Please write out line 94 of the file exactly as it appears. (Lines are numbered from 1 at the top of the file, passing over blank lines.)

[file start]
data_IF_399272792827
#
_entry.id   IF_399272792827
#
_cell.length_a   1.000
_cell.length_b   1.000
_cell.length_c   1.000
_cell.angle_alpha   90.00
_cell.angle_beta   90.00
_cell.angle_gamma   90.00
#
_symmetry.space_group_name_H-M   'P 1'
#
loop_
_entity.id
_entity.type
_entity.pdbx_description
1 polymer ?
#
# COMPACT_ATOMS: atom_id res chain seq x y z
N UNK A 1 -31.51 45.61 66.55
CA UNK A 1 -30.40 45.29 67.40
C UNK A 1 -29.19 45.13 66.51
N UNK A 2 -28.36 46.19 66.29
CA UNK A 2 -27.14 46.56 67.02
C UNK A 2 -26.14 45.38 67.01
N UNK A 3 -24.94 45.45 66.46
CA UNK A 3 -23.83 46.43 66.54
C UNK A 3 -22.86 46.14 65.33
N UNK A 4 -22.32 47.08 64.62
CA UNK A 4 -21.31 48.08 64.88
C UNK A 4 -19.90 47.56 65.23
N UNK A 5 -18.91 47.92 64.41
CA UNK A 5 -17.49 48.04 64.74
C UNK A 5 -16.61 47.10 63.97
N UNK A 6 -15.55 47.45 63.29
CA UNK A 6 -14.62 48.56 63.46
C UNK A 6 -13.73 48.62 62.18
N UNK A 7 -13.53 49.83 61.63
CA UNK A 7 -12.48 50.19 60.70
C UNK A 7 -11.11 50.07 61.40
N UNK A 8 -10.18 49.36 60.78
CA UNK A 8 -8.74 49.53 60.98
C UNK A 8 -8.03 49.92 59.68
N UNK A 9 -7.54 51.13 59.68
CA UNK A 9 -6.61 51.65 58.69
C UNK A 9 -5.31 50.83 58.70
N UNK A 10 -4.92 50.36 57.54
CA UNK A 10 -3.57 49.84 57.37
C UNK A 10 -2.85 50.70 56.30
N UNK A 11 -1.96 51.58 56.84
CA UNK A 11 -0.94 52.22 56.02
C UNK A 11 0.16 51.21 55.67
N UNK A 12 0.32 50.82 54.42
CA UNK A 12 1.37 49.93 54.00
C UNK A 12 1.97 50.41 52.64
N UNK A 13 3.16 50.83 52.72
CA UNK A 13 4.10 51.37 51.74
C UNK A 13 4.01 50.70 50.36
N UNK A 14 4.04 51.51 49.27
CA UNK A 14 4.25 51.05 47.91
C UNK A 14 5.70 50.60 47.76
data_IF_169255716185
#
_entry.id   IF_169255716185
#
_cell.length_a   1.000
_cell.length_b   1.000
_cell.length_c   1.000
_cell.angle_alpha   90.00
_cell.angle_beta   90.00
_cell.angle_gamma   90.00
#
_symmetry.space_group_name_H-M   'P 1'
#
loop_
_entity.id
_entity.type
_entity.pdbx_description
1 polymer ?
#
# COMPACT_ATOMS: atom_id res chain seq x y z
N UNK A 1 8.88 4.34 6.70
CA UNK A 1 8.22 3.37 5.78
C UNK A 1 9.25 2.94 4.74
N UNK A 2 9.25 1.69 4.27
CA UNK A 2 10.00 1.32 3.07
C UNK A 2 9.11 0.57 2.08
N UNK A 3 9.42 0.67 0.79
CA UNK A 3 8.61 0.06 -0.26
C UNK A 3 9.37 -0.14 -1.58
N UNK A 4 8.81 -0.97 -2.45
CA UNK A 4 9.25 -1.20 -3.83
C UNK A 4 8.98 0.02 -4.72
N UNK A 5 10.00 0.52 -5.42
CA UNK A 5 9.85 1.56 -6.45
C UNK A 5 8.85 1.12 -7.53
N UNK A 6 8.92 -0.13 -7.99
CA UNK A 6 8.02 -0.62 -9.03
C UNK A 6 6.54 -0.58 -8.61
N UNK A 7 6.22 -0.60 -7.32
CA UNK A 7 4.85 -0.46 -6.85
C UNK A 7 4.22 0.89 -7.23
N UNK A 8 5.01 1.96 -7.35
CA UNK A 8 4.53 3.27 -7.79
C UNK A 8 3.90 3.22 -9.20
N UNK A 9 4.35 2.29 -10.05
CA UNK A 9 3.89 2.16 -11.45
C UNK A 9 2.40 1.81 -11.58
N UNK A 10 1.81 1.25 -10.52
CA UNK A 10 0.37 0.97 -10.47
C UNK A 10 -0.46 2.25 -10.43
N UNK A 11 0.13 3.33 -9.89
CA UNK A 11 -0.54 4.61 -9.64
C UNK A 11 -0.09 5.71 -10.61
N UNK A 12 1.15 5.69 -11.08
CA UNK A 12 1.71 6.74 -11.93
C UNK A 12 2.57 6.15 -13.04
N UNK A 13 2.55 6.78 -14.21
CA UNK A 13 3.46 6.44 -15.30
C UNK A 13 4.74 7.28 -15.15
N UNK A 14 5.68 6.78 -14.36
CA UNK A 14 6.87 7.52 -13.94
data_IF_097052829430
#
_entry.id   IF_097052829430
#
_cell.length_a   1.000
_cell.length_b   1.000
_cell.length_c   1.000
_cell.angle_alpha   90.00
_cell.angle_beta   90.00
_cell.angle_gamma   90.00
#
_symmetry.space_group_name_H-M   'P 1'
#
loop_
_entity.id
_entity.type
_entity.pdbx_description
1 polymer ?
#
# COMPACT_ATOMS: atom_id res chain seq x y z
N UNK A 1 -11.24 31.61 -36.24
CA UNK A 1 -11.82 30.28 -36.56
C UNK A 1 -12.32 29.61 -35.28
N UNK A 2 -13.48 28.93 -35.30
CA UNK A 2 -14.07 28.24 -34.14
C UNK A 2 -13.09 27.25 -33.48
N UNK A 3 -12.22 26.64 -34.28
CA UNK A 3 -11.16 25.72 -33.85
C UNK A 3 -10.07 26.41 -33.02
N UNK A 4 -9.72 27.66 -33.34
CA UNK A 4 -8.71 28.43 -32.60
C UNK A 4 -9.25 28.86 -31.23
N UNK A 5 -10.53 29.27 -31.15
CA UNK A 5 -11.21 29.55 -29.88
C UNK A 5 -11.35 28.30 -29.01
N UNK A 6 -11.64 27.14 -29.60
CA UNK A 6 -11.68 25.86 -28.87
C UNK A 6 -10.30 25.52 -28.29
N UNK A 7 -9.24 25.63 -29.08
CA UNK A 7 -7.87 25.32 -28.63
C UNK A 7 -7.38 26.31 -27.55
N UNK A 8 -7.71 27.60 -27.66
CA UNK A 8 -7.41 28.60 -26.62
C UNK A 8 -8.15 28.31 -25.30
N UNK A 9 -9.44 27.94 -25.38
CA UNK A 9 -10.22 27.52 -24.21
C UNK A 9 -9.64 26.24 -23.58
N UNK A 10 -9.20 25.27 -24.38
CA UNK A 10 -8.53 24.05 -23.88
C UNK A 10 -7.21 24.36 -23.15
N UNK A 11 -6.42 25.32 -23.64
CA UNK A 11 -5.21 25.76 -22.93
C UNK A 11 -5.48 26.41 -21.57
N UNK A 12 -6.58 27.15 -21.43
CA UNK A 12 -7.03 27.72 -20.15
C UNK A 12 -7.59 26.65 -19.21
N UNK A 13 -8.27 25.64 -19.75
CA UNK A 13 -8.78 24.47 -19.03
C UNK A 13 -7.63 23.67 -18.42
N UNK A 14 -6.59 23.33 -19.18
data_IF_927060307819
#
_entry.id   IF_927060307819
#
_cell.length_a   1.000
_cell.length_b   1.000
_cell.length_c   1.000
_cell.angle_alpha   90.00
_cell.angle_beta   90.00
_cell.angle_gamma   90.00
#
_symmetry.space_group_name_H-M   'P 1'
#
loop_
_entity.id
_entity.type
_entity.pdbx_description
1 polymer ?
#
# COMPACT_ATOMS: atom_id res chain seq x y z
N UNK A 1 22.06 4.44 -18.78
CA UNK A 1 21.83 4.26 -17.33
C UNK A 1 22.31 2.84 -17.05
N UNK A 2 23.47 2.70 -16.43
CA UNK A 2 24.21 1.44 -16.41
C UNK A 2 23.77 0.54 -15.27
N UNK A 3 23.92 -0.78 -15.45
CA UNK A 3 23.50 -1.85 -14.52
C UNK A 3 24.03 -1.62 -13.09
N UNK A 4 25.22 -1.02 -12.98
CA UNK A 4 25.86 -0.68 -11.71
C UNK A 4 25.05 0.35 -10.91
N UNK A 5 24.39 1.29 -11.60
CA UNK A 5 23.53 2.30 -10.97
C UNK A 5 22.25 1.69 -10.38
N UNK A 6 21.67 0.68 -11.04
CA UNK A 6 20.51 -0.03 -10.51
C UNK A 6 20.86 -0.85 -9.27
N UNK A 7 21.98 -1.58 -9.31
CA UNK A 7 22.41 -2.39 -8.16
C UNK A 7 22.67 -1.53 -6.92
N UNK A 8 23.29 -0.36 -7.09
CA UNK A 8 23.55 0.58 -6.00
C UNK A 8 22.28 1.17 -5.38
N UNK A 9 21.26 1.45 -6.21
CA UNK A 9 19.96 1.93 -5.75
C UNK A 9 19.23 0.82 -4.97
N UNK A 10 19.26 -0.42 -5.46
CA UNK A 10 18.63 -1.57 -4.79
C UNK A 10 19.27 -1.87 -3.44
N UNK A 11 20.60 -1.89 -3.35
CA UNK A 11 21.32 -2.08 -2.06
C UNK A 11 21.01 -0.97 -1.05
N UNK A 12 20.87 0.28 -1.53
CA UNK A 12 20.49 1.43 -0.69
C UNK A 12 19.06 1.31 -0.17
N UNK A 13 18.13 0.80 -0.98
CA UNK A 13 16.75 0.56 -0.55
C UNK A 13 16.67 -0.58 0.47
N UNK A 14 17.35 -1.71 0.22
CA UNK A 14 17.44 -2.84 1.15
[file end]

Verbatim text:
C UNK A 4 8.98 0.02 -4.72